American Funds: ‘Not All Equity is Created Equal’

The target-date funds from American Funds have what the firm calls a “glidepath within a glidepath.”

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As an individual approaches and then enters retirement, the American Funds Target Date Retirement Series—“through retirement” funds with “dynamic glide paths”—lower their exposure to growth-oriented, high-beta equities, Bill Anderson, senior vice president, director of retirement business at American Funds, told PLANADVISER. The funds replace that with greater exposure to dividend-paying equities, he says.

The funds’ managers approach fixed income differently as well, Anderson said. “In the dynamic glide path, the fixed-income allocation changes from high yield to more of a core approach and, ultimately, U.S. government issues and then short-term bonds,” he says.

“Many target-date funds have a one-dimensional view of allocations in terms of mere percentages,” Anderson explains. “We have added another dimension by changing the types of equity and fixed income [in the portfolios] as an investor moves through their investing cycle.”

Ever since the target-date fund series launch in February 2007, shortly after the passing of the Pension Protection Act, American Funds decided to seek out “the best investment opportunities for investors and [treat] their objectives as our guiding light,” Anderson says. “An individual saving for retirement will go through three phases, the first being the accumulation period from when they put their first dollar in their account up until 20 years before they retire. The objective then is growth while protecting themselves against market risk, shortfall risk and concentration risk. 

“The next phase is the transition phase into retirement, where the primary goal is growth and stability to protect against market risk,” Anderson continued. “At retirement is the distribution phase, where the objective is to protect what they have saved while being mindful of market, inflation and longevity risk, as people could be living 10, 20 even 30 years in retirement.”

Thus, during the accumulation phase, the American Funds Target Date Retirement funds have a higher exposure to growth. The funds’ primary focus during the transition phase is growth and income, and in the distribution phase, the funds concentrate more heavily on equity income and bond funds.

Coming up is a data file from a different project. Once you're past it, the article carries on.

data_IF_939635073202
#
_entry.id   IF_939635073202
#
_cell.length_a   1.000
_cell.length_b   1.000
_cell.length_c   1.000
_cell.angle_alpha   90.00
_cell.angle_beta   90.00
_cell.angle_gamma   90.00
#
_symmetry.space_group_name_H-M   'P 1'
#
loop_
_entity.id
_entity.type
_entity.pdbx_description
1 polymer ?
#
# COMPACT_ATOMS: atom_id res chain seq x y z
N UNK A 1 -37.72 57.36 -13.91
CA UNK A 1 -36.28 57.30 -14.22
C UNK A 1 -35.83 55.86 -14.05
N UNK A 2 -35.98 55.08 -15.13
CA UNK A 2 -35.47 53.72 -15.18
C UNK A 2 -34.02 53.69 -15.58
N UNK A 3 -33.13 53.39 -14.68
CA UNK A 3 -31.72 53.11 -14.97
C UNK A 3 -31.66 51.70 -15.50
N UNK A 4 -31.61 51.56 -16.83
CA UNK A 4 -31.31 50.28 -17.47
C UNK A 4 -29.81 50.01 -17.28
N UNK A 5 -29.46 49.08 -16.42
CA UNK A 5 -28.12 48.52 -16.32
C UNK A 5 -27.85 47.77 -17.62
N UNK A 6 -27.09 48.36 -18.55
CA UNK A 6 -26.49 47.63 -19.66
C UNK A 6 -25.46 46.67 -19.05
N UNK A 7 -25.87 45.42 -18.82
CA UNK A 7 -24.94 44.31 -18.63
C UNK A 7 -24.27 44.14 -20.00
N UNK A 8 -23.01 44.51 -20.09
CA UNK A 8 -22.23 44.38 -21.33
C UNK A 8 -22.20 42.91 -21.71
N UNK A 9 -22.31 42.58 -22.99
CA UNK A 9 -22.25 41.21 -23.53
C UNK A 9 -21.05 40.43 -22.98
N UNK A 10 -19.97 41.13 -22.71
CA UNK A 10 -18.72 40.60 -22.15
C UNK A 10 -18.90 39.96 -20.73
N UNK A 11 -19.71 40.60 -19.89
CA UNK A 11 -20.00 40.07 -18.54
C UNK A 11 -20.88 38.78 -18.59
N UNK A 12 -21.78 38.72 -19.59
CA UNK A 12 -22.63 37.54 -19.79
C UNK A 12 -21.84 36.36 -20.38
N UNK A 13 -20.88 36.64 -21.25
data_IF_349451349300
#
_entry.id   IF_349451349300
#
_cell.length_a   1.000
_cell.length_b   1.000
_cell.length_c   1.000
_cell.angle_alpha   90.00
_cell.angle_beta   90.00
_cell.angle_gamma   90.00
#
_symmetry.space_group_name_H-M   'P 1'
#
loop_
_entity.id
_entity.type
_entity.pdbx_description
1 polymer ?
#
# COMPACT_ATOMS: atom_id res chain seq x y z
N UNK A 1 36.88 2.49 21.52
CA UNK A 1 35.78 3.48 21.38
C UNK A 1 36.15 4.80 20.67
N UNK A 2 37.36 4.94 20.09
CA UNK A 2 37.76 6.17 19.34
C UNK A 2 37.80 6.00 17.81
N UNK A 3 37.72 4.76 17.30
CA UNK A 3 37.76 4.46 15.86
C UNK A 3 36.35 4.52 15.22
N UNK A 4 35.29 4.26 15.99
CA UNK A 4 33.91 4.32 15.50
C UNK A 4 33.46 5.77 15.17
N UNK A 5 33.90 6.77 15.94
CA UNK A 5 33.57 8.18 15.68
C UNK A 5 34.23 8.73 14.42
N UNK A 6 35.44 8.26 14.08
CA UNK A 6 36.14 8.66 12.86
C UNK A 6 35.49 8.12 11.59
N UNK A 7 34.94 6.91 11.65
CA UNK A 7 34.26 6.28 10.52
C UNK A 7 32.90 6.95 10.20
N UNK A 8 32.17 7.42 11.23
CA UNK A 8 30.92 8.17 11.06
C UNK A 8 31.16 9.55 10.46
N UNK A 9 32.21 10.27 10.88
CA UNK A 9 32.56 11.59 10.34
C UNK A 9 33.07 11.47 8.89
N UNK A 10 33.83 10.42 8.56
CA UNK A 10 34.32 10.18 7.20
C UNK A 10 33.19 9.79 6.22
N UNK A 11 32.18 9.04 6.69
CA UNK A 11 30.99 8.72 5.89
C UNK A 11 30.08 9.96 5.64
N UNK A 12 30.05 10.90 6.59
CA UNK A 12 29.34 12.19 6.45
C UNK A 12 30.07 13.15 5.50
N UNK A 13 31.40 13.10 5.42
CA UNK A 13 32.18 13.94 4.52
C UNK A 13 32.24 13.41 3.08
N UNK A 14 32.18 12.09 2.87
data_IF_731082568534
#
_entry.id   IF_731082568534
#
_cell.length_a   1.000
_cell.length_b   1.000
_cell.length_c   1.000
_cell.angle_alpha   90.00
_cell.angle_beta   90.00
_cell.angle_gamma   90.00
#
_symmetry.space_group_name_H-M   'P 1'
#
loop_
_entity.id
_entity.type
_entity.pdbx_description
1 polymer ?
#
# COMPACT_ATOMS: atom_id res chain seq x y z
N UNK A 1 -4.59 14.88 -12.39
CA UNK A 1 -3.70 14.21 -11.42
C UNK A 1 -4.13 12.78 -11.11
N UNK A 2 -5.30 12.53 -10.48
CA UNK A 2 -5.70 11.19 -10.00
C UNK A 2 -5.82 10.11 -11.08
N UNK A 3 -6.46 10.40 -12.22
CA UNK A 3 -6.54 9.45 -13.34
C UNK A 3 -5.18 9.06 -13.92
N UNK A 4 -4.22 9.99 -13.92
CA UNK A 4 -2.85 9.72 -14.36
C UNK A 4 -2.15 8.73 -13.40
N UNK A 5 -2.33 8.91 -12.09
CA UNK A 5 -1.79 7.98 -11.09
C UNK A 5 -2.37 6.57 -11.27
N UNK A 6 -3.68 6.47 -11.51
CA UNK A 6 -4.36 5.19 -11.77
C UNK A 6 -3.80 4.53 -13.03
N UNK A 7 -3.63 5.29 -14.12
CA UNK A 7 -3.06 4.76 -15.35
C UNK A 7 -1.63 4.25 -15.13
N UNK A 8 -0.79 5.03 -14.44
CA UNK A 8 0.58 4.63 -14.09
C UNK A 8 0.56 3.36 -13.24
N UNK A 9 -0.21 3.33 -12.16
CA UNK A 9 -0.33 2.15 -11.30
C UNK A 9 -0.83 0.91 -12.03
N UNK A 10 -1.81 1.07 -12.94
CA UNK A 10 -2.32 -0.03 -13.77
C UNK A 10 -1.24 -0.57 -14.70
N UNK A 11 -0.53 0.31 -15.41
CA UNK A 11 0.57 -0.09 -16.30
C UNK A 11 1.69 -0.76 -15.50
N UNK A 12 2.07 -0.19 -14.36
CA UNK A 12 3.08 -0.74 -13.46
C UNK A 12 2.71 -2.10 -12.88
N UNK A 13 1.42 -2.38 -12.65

“The end result is a higher allocation to all types of equity across all vintage—but less volatility as measured by standard deviation and higher income,” Anderson says. As a result, he says, the funds have consistently outperformed their Morningstar peer groups.

As American Funds puts it in “Capital Idea: Take a more  dynamic approach to managing volatility in target-date funds,” a recent white paper, “Not all equity is created equal when it comes to volatility. Dividend-paying equities have historically tended to be less volatile than higher beta emerging markets and small-cap equities. We believe that target-date funds should seek to lower equity volatility as participants age by gradually shifting the exposure toward historically less-volatile, income-oriented strategies and away from higher beta stocks—an approach we call recharacterization of equity. We believe plan sponsors and participants can benefit from this approach of essentially creating a ‘glidepath within a glidepath.’”

Adds Anderson: “As far as we know, we have not heard any other investment firm talking about this ‘recharacterization.’” The reaction from retirement plan advisers, he says, has been “very favorable. Because of the significant growth of target-date funds as an asset class, advisers are continually looking for ways to evaluate target-date offerings, and this gives them a new way to look at glide paths.”